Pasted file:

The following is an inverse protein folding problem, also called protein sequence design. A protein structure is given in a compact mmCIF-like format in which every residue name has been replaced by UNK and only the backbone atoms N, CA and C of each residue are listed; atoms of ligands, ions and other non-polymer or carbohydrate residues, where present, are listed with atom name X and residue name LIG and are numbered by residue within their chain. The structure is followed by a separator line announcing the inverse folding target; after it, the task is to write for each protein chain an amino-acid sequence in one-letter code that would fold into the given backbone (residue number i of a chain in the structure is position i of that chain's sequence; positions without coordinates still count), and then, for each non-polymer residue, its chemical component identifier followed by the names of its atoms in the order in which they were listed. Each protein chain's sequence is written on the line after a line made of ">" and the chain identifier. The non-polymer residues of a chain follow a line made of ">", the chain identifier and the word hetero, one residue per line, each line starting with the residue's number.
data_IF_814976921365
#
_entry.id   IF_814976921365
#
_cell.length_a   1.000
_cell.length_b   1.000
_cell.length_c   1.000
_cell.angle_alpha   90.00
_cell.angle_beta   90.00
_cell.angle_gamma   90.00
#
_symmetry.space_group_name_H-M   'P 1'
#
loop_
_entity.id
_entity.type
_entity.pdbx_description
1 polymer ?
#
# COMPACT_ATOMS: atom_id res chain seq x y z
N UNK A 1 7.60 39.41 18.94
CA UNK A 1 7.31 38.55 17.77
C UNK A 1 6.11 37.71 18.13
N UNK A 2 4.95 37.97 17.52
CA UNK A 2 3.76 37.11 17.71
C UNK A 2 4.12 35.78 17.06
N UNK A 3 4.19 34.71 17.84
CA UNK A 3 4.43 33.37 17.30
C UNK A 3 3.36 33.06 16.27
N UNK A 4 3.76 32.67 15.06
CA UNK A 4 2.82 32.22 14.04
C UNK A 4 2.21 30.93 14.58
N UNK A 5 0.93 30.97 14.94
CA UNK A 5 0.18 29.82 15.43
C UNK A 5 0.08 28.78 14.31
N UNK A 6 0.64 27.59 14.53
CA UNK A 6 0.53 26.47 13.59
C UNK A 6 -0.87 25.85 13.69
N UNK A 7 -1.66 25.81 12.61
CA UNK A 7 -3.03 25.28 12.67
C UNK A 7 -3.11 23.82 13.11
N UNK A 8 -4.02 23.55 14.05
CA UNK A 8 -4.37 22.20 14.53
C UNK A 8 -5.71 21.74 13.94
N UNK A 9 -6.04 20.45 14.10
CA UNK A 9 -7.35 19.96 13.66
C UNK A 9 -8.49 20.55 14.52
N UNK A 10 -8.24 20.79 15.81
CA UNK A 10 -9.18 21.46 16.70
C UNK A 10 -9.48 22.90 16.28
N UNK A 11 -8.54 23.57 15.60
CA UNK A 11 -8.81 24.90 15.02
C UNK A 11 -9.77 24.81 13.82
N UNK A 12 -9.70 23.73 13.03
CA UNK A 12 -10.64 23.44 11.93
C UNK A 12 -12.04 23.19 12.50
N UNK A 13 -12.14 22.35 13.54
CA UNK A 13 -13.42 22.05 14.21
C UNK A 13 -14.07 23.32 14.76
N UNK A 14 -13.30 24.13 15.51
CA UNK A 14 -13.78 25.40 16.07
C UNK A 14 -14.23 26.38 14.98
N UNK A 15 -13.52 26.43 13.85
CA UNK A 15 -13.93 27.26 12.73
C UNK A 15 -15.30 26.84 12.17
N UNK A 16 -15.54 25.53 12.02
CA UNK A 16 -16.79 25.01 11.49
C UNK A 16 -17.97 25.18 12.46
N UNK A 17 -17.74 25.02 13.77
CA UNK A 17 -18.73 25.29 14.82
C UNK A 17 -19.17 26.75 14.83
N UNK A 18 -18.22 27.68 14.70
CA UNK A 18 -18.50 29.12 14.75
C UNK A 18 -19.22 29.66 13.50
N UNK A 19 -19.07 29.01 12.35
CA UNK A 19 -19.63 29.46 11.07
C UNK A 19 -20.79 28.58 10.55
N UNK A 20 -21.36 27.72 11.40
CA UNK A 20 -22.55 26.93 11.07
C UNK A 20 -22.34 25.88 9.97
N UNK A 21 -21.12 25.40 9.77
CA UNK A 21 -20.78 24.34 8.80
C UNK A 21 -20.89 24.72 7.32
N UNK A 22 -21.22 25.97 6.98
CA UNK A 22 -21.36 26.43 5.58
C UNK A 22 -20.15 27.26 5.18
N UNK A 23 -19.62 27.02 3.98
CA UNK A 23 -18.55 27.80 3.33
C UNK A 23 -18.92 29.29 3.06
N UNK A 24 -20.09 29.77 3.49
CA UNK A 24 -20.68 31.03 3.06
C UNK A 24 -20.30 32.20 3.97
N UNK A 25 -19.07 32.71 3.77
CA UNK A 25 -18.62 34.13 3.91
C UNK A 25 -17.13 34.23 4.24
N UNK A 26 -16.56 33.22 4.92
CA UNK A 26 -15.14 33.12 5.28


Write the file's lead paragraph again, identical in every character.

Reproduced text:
The following is an inverse protein folding problem, also called protein sequence design. A protein structure is given in a compact mmCIF-like format in which every residue name has been replaced by UNK and only the backbone atoms N, CA and C of each residue are listed; atoms of ligands, ions and other non-polymer or carbohydrate residues, where present, are listed with atom name X and residue name LIG and are numbered by residue within their chain. The structure is followed by a separator line announcing the inverse folding target; after it, the task is to write for each protein chain an amino-acid sequence in one-letter code that would fold into the given backbone (residue number i of a chain in the structure is position i of that chain's sequence; positions without coordinates still count), and then, for each non-polymer residue, its chemical component identifier followed by the names of its atoms in the order in which they were listed. Each protein chain's sequence is written on the line after a line made of ">" and the chain identifier. The non-polymer residues of a chain follow a line made of ">", the chain identifier and the word hetero, one residue per line, each line starting with the residue's number.